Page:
Well, I’m some way in now (11 chapters, to be precise) and already le Carre has seduced me into wanting a happy ending, even though I know full well I won’t get one. The writing is exquisite and the plot moves along at a sedate, unhurried pace, allowing us to get to know all the people we come across.

Except we don’t know them. Jonathan Pine very quickly becomes illusory, his existence based on lies and deception. We know little about Burr except what he tells Pine – and being a spy, how much of that is true? The same goes for all the other characters who recur in the story. Is Roper really the worst man in the world, or a businessman filling a niche that someone else would simply fill if he didn’t? Is Corkoran a fool or cannier than we are led to believe? And is anyone as honest and trustworthy as they say they are?

The lengthy scenes in Cornwall and Canada are atmospheric, thoroughly believable and tinged with a poignancy that I suspect is going to recur in this novel. They add detail to the plot and characters and contain some of the most beautiful writing I have read in a very long time. Whether or not you like this kind of story, it’s worth reading for the language alone. We have had background, context, a flavour of the present and a taste of the future in these first 11 chapters, and I have to say it has left me wanting more.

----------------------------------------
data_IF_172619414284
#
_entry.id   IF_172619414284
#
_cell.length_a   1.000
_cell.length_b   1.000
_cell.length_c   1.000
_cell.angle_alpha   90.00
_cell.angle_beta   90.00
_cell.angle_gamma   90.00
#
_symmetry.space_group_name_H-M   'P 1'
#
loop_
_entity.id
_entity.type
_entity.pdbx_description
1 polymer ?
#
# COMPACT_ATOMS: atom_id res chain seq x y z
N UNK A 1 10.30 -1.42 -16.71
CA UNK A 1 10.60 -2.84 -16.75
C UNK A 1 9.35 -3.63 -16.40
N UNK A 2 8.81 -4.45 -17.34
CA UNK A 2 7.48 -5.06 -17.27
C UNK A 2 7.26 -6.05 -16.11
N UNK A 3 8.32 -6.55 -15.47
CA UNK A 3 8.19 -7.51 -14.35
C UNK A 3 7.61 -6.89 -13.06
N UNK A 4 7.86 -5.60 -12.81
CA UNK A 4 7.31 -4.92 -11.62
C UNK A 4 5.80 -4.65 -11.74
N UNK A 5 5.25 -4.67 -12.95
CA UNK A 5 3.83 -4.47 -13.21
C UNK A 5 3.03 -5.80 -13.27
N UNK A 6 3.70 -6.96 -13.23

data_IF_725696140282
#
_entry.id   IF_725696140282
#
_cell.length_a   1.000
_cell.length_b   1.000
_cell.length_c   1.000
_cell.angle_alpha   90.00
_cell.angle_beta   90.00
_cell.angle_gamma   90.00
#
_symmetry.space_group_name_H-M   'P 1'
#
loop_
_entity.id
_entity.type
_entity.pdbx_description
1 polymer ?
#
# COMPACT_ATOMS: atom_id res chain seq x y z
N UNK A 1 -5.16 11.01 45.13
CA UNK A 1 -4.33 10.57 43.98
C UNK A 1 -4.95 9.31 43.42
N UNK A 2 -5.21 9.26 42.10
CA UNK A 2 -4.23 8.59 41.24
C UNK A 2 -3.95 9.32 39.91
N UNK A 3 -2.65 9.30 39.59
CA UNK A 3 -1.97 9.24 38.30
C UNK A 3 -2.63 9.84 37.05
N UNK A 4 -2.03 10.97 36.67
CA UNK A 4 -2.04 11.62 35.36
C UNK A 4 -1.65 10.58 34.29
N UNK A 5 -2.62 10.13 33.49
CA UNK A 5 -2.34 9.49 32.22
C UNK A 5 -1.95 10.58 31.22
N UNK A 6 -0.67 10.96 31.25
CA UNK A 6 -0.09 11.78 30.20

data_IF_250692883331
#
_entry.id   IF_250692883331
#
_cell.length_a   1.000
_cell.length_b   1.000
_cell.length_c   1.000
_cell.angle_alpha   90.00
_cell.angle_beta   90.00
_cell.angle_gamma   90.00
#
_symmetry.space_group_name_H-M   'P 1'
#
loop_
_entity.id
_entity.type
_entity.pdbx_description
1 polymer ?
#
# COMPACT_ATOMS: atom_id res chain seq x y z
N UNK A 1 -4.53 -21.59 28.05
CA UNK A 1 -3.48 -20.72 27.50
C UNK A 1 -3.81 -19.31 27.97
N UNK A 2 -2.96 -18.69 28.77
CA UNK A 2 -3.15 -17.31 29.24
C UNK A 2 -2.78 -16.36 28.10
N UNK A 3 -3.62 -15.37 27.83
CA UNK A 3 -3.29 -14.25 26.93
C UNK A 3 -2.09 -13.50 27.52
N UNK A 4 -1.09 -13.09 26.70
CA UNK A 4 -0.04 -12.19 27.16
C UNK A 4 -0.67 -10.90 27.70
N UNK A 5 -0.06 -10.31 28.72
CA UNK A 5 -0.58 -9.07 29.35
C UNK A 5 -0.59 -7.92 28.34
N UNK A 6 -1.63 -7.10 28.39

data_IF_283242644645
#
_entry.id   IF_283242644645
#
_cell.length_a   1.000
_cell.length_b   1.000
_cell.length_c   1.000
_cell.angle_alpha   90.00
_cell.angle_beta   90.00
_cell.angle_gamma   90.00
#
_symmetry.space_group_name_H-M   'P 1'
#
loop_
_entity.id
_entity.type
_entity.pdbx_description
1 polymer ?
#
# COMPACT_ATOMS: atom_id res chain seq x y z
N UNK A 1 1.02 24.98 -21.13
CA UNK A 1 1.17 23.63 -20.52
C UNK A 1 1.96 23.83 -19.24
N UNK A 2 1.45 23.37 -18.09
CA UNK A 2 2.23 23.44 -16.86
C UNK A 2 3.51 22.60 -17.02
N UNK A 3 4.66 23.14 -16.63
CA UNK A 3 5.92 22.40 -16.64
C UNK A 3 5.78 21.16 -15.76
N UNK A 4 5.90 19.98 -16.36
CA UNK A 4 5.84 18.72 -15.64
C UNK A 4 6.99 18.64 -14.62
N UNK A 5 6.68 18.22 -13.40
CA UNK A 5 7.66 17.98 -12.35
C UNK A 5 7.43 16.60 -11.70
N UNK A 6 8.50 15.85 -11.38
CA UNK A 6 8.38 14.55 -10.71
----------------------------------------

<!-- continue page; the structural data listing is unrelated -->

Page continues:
One thing I will say. Having read my Radio Times this week, I have a strong feeling that the TV adaptation is going to be quite a bit different to the book – and not just in recasting Burr as a woman. Whether or not this is going to be to the detriment of the story I don’t know. Either way, the book is wonderful.

Now We Know Who Killed Jacob Marley!

Well, I have to say, I wasn’t expecting that! A lady? With a rolling pin? I’ve not heard the like in years! At least justice – of a sort – has been done, although I expect Mr Marley’s ghost might have something to say on the subject. Humbug, sir!

Dickensian has been an absolute joy to watch, not only in terms of testing how well I know my Dickens (not as well as I thought, it would seem – a perfect excuse to re-read them) but in producing a lengthy serial which combines murder mystery, costume drama and soap opera. I really do think Dickens would have approved. I also hope there will be another season – it’s not as if there aren’t the characters to choose from! Any chance of Edwin Drood appearing from an opium den and bumping into Martin Chuzzlewit? Miss Peggoty taking Uriah Heep to task? Mr Squeers opening a school for young gentlemen in the hope of educating young Master Copperfield?

The only storyline left to tidy up is the Grand Wedding. If regular soap operas are anything to go by, this will be an Event to be remembered. And if I’ve remembered my Great Expectations correctly, this one will be no exception…